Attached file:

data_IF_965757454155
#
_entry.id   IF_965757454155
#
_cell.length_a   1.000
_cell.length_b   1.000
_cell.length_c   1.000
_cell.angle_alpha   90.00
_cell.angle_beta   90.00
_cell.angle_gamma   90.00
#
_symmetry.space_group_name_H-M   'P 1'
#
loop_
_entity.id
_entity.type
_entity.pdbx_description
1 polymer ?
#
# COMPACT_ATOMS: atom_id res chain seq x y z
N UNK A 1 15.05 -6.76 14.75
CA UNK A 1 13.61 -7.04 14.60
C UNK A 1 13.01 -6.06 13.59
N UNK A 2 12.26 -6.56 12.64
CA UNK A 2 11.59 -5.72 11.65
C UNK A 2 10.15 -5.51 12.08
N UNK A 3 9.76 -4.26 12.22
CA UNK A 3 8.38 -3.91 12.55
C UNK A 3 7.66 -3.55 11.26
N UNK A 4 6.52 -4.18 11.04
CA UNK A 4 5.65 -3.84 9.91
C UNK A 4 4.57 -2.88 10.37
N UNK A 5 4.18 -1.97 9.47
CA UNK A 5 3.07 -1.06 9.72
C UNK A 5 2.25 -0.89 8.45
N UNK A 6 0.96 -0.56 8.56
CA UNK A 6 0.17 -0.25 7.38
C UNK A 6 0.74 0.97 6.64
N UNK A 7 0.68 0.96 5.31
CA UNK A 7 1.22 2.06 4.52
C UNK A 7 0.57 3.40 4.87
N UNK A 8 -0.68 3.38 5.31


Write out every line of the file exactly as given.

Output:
data_IF_965757454155
#
_entry.id   IF_965757454155
#
_cell.length_a   1.000
_cell.length_b   1.000
_cell.length_c   1.000
_cell.angle_alpha   90.00
_cell.angle_beta   90.00
_cell.angle_gamma   90.00
#
_symmetry.space_group_name_H-M   'P 1'
#
loop_
_entity.id
_entity.type
_entity.pdbx_description
1 polymer ?
#
# COMPACT_ATOMS: atom_id res chain seq x y z
N UNK A 1 15.05 -6.76 14.75
CA UNK A 1 13.61 -7.04 14.60
C UNK A 1 13.01 -6.06 13.59
N UNK A 2 12.26 -6.56 12.64
CA UNK A 2 11.59 -5.72 11.65
C UNK A 2 10.15 -5.51 12.08
N UNK A 3 9.76 -4.26 12.22
CA UNK A 3 8.38 -3.91 12.55
C UNK A 3 7.66 -3.55 11.26
N UNK A 4 6.52 -4.18 11.04
CA UNK A 4 5.65 -3.84 9.91
C UNK A 4 4.57 -2.88 10.37
N UNK A 5 4.18 -1.97 9.47
CA UNK A 5 3.07 -1.06 9.72
C UNK A 5 2.25 -0.89 8.45
N UNK A 6 0.96 -0.56 8.56
CA UNK A 6 0.17 -0.25 7.38
C UNK A 6 0.74 0.97 6.64
N UNK A 7 0.68 0.96 5.31
CA UNK A 7 1.22 2.06 4.52
C UNK A 7 0.57 3.40 4.87
N UNK A 8 -0.68 3.38 5.31